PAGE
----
Florida Man Found Guilty of Hate Crime for Racially-Motivated Attack Against Black Man Driving with his Family
Assistant Attorney General Kristen Clarke of the Justice Department’s Civil Rights Division, U.S. Attorney Roger Handberg for the Middle District of Florida and Special Agent in Charge David Walker of the FBI Tampa Field Office announced that a federal jury in Tampa, Florida, returned a guilty verdict against Jordan Patrick Leahy, 29, for a racially-motivated attack against a Black man who was traveling down a public roadway with his family.
At trial the government introduced evidence that on Aug. 8, 2021, Leahy came upon the victim, J.T., who was driving his daughter and girlfriend home from a family get together, and began threatening J.T., calling him racial slurs, and used his car in an attempt to force J.T. and his family off the road. Leahy’s pursuit of J.T. and his family lasted nearly a mile and half before Leahy sideswiped J.T. as J.T. attempted to evade the attack. Leahy fled the scene of the accident, but stopped at the next red light. J.T. pulled behind Leahy at the light, and Leahy got out of his car, stormed at J.T., and tried to assault him, again yelling racial slurs. When officers from the Pinellas County Sherriff’s Office arrived on the scene, Leahy made numerous statements evidencing his bias motive, including telling the officers that Black people need to be kept “in their areas.”
“Across America, families must be able to freely travel our public streets without fear of being attacked because of race,” said Assistant Attorney General Clarke. “This verdict should send a strong message that the Department of Justice remains firmly committed to prosecuting, to the fullest extent of the law, those who would use violence to enforce heinous racist beliefs.”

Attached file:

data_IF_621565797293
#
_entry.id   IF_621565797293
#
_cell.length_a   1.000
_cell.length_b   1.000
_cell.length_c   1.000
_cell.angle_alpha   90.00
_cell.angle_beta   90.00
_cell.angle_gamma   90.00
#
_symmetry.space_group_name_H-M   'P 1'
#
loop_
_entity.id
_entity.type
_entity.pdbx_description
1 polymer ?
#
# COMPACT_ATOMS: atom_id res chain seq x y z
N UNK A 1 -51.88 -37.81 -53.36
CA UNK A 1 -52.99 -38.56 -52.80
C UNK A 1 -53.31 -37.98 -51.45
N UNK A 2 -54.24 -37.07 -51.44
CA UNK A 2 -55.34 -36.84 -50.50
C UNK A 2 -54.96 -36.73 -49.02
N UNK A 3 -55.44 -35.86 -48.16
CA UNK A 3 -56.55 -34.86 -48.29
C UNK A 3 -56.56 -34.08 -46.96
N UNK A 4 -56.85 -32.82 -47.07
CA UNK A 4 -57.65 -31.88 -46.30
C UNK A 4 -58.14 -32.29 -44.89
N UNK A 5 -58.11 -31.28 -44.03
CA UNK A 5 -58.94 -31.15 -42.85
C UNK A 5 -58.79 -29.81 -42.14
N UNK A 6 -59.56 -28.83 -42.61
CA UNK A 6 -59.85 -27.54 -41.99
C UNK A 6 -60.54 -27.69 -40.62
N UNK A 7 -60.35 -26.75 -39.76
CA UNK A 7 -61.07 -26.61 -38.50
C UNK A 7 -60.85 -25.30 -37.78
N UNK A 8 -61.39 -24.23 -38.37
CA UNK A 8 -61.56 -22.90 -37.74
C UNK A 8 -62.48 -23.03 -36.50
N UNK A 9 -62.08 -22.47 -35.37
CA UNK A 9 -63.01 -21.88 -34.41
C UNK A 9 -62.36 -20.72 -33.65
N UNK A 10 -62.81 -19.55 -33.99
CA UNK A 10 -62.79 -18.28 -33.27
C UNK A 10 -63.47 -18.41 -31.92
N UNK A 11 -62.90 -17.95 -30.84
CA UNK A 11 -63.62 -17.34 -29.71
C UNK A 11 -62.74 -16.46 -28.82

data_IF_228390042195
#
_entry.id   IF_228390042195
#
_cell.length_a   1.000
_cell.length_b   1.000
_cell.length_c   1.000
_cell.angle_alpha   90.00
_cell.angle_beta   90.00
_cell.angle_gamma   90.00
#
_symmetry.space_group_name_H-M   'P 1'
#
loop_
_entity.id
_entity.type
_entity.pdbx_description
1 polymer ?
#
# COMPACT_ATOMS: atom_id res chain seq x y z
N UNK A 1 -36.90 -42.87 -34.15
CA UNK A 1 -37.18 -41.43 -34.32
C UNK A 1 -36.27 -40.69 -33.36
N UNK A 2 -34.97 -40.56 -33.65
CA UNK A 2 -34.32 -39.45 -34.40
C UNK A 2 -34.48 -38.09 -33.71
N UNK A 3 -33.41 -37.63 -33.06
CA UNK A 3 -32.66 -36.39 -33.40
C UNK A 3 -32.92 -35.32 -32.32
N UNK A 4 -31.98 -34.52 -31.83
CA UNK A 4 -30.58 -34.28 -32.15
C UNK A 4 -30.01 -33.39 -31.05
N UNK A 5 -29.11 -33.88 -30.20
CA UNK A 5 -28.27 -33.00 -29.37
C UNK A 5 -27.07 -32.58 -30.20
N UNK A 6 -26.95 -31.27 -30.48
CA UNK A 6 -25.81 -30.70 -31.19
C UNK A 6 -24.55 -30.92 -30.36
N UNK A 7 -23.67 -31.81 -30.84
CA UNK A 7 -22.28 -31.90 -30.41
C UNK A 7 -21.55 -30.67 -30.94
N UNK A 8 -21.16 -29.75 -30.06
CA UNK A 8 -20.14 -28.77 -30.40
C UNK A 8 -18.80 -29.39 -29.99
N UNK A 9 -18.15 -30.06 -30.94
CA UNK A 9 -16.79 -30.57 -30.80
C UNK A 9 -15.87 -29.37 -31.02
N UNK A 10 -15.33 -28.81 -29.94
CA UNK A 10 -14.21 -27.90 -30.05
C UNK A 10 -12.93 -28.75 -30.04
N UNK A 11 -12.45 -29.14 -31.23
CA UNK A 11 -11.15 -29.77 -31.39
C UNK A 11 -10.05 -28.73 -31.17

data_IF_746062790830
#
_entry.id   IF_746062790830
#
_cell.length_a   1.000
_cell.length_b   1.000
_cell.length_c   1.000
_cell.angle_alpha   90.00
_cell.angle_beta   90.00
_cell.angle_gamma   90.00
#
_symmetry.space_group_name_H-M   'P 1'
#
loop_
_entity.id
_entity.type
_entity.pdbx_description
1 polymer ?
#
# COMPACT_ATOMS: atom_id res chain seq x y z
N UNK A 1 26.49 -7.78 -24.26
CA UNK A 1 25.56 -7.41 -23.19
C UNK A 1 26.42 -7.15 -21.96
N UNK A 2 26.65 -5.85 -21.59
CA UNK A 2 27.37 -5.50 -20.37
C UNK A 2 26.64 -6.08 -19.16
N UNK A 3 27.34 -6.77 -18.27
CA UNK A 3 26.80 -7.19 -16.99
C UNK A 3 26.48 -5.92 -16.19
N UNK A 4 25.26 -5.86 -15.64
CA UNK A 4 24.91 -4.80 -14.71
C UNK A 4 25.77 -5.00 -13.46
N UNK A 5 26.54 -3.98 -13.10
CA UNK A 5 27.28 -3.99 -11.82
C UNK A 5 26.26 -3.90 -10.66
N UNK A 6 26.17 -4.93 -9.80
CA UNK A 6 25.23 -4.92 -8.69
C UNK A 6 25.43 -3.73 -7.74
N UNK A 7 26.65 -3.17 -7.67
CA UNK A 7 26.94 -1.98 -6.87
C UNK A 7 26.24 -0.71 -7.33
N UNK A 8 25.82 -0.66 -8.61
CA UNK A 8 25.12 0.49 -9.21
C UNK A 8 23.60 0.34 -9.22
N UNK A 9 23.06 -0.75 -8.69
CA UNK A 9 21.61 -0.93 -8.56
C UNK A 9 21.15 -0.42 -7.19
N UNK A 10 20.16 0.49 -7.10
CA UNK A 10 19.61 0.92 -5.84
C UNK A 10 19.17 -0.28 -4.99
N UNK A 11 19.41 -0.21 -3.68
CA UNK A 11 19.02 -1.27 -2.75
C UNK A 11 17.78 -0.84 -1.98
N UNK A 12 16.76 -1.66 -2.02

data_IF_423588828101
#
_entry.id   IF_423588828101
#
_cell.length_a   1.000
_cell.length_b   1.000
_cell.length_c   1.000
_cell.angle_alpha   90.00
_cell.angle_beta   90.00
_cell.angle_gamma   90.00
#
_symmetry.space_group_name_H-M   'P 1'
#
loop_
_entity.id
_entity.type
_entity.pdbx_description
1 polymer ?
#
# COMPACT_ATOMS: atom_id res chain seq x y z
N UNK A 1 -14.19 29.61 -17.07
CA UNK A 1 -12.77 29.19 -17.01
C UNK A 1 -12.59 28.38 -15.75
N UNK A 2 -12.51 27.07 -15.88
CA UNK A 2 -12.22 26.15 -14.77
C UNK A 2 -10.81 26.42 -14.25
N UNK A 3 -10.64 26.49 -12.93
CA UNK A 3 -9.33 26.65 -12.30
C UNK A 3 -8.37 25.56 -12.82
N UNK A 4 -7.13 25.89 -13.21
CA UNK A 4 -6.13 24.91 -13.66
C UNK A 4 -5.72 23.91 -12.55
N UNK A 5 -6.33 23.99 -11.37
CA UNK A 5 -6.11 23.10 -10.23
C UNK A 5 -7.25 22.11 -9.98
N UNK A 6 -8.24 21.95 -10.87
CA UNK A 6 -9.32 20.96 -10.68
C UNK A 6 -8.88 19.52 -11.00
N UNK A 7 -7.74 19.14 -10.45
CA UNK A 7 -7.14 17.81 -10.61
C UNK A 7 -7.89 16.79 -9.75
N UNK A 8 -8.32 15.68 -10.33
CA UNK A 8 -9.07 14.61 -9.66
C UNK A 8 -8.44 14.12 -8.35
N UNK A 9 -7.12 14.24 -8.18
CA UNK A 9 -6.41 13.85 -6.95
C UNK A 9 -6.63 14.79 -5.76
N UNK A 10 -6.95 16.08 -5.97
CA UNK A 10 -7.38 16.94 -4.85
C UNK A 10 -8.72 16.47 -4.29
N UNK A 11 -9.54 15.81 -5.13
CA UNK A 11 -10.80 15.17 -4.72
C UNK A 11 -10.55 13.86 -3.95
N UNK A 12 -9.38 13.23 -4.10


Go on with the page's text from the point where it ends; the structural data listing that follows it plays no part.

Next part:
“No one should be targeted, threatened, intimidated or assaulted because of their race,” said U.S. Attorney Handberg. “The defendant in this case acted upon his bigoted beliefs and put an entire family and others’ safety at risk. We and our local, state and federal law enforcement partners will not tolerate such behaviors in our community.”
“Hate crimes are not just an attack on an individual, they are an attack on entire communities,” said Special Agent in Charge Walker. “We want to assure the public the FBI will work diligently investigating crimes driven by hate and intolerance. We encourage anyone who believes their civil rights have been violated to report it to the FBI.”
Leahy faces a maximum sentence of 10 years in prison, three years of supervised release and a fine of up to $250,000. Leahy was remanded to the custody of the U.S. Marshals pending sentencing.
The case was investigated by the FBI, the Pinellas County Sheriff’s Office and the Florida Highway Patrol. Assistant U.S. Attorney Carlton Gammons for the Middle District of Florida and Trial Attorneys David Reese and Laura-Kate Bernstein of the Civil Rights Division are prosecuting the case.